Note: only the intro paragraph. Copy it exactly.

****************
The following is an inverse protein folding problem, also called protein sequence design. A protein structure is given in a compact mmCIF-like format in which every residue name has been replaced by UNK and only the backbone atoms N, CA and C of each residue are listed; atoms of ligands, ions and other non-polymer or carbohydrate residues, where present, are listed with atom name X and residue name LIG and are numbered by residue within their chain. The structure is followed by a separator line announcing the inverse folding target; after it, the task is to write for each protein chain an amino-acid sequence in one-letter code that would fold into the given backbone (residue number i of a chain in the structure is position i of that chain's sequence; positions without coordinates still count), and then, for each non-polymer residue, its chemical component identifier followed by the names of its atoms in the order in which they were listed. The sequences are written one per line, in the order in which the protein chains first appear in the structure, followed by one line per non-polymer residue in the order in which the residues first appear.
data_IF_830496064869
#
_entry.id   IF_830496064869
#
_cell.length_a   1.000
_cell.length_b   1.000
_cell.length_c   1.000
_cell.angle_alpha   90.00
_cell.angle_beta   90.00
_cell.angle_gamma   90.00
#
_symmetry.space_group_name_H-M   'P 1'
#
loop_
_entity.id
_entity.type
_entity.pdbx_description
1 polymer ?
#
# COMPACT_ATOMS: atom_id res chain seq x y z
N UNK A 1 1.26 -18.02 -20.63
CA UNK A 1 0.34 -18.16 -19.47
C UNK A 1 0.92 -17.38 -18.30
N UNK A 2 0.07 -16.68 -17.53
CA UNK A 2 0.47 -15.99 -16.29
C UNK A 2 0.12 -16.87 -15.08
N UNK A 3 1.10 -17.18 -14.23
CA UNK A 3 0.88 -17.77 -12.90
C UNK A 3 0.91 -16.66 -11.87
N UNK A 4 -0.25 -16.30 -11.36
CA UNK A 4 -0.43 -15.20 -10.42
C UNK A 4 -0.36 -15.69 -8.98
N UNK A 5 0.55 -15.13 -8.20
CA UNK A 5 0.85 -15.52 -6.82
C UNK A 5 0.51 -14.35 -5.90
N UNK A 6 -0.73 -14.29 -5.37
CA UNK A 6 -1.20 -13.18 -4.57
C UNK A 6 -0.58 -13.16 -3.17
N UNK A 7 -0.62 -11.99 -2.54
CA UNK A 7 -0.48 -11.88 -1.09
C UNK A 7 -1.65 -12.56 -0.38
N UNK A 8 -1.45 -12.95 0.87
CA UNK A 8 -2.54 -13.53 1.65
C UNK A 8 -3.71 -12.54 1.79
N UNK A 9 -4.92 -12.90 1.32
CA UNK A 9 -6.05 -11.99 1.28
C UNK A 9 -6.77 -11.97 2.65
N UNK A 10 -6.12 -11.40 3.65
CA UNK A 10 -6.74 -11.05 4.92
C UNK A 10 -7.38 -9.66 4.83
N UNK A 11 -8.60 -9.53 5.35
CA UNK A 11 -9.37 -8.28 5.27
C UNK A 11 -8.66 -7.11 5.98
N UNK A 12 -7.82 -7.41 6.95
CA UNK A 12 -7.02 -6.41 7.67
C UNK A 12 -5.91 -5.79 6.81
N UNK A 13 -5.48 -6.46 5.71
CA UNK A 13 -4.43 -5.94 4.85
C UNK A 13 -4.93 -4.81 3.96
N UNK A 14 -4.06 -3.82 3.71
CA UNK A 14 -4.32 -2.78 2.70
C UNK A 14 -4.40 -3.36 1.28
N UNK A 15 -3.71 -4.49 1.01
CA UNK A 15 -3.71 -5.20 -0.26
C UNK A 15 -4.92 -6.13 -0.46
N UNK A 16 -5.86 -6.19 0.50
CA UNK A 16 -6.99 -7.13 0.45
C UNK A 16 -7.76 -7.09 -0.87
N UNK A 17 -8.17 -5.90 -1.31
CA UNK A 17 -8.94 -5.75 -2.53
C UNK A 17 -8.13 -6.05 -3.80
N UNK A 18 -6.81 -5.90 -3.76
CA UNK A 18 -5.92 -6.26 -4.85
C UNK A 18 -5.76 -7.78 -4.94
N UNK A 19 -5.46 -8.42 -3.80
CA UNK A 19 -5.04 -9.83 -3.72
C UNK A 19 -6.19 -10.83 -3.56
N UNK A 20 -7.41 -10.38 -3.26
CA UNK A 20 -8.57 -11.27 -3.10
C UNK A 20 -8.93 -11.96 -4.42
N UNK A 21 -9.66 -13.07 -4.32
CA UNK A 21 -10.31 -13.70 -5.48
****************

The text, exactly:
The following is an inverse protein folding problem, also called protein sequence design. A protein structure is given in a compact mmCIF-like format in which every residue name has been replaced by UNK and only the backbone atoms N, CA and C of each residue are listed; atoms of ligands, ions and other non-polymer or carbohydrate residues, where present, are listed with atom name X and residue name LIG and are numbered by residue within their chain. The structure is followed by a separator line announcing the inverse folding target; after it, the task is to write for each protein chain an amino-acid sequence in one-letter code that would fold into the given backbone (residue number i of a chain in the structure is position i of that chain's sequence; positions without coordinates still count), and then, for each non-polymer residue, its chemical component identifier followed by the names of its atoms in the order in which they were listed. The sequences are written one per line, in the order in which the protein chains first appear in the structure, followed by one line per non-polymer residue in the order in which the residues first appear.